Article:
Research finds abused parents do not teach children emotional skills

children emotional skills, childhood abuse
© Fizkes

A study by the University of Georgia finds that parents who experience childhood mistreatment can fail to teach their children emotional skills

When researchers look at childhood abuse and trauma, they often find that the unprocessed responses to these experiences can reach intricately into a whole generation of people.

Two studies that look at the power of trauma

In Israel, Holocaust survivors gave scientists one of their first looks at lifelong PTSD in combination with other mental health problems. It was found that they experience lifelong debilitating illness, as they are unable to stop experiencing the memories as if they are connected to the present moment. Memory becomes a “lifelong burden”, with the fragmentation of the ego happening to cope with this omnipresent knowledge.

And in the US, a different team looked at the opposite of lifelong trauma. Children who are born to mothers with trauma were found to have a higher likelihood of experiencing it themselves – from the time they are 1 month old. 

Dr Hendrix, lead researcher on the possibilities of pregnancy transferring trauma, said: “The neural signature we observed in the 1-month-old infants of emotionally neglected mothers may be a mechanism that leads to increased risk for anxiety, or it could be a compensatory mechanism that promotes resilience in case the infant has less supportive caregivers.

“Our findings highlight the importance of emotional support early in life, even for subsequent generations.”

Now, researchers look at the impact of abused parents on children

According to this team at the University of Georgia, teaching a child how to manage their emotions is crucial to parenting. It will create a map for them to handle the rest of their lives, when they come up against stresses or need to navigate new experiences – both good and bad. The way that a child learns how to wield emotion can be a decisive factor for the future of their interpersonal relationships, whether platonic or romantic.

So, what happens when parents lack their own emotional regulation skills?

They can then find it extremely difficult to pass on emotional skills, because these parents who have experience of abuse find it difficult to identify their emotions and implement strategies to regulate them. Children mimic and learn from their parents, which can lead to a transmission of emotional regulation issues.

This study found that parents with a history of childhood abuse or neglect often struggled to accept negative emotions, controlling impulsive responses, and using healthy emotional regulation strategies.

‘It’s harder to train someone to manage their emotions later in life’

Kimberly Osborne, lead author of the study and a doctoral candidate in the Department of Human Development and Family Science, commented: “Parents implicitly and explicitly teach their children how to regulate their emotions.

“I’ve worked with young toddlers, and when you’re teaching them about their emotions, you can see how malleable that skill is. It’s a lot harder to train someone to manage their emotions later in life. If we can understand the transmission pathways and the risks of regulation difficulties later in life, then we can use this research for prevention and to equip people with better skills so that the pattern doesn’t continue.”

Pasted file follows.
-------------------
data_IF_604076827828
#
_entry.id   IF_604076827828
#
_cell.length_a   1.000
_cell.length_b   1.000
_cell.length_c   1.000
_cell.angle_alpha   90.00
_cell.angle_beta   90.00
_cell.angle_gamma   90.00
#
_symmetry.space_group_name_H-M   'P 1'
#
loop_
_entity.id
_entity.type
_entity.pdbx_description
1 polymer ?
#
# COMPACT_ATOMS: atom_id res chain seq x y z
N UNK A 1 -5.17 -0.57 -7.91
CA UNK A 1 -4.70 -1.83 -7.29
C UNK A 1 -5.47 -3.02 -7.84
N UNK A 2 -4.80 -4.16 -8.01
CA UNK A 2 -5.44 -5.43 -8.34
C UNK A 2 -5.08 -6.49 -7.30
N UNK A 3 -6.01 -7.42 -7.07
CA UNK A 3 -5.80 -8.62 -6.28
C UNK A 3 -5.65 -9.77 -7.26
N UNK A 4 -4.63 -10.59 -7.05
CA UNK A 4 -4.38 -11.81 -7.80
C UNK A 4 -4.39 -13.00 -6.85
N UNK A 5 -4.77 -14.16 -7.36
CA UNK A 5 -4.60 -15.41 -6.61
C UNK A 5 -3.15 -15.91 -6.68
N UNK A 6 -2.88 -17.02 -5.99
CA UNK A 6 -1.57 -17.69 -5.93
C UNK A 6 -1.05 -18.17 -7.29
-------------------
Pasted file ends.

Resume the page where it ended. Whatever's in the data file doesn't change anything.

Boys struggled more with emotional regulation than girls

The female participants showed emotional regulation difficulties under stress regardless of their parents’ history of childhood trauma or emotion regulation skills. But at the same time, boys were specifically more vulnerable to emotional regulation difficulties when their parents also struggled with emotion regulation.

The study observed 101 children and their primary caregivers. The parents took a questionnaire to measure childhood neglect, trauma and abuse, along with a survey that established their own ability to control their emotions. Researchers measured children’s heart rate variability, an established measure of emotional regulation, at rest and during a stressful activity using an electrocardiogram while their parent watched.

The study also showed that parents who found themselves unable to set aside negative emotions to pursue their goals (getting work done while being in a bad mood) were more likely to have children who struggle to regulate their emotions during stressful experiences.

How can you teach your child emotional skills?

The team recommend that the child’s emotions are confirmed, with a chance for the child to reflect on why they feel this way.

Lead researcher Osborne commented: “From a very young age, the best thing to do is to just reflect back to the child what they are experiencing. If you see a child crying, instead of saying, ‘Oh, I’m so sorry. What happened?’ you can say, ‘You’re crying. I can see that you’re sad. What made you sad?’ That A, defines the emotion for them so it’s helping them identify that emotion, and B, it encourages them to reflect on what happened and to tell you in their own words what caused the emotion.

“It’s similar to how if you had a parent with alcoholism, you may have learned to stay away from alcohol and may want to teach your kids to do the same. It’s important to tell them, ‘We have a tendency not to regulate our emotions well, so we are going to keep tabs on it together to make sure that this doesn’t develop into something more harmful for you later.'”

Read the full study here.


Please enter your comment!
Please enter your name here